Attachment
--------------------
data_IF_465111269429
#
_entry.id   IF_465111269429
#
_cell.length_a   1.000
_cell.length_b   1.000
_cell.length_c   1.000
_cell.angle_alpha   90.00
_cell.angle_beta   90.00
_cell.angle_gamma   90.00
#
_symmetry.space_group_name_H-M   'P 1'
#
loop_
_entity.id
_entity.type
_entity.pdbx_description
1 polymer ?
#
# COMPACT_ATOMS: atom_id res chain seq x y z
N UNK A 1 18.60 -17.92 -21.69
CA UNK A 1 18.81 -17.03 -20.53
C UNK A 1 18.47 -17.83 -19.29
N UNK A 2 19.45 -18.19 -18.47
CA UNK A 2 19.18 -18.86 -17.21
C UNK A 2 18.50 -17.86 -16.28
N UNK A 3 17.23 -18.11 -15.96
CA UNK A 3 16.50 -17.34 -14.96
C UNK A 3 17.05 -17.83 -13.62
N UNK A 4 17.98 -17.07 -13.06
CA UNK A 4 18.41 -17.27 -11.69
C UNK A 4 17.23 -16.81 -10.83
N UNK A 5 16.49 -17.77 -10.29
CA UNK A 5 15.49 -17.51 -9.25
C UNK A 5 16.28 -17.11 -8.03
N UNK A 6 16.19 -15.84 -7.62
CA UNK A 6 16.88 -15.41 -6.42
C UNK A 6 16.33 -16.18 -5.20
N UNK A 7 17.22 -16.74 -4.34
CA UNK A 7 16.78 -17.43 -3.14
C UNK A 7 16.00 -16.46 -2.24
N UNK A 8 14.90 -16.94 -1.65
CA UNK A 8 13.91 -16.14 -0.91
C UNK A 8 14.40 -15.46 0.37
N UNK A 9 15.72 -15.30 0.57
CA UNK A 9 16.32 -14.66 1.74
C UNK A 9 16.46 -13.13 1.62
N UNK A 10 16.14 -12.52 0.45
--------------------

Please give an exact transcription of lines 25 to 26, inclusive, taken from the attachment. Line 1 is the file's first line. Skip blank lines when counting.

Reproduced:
CA UNK A 2 19.18 -18.86 -17.21
C UNK A 2 18.50 -17.86 -16.28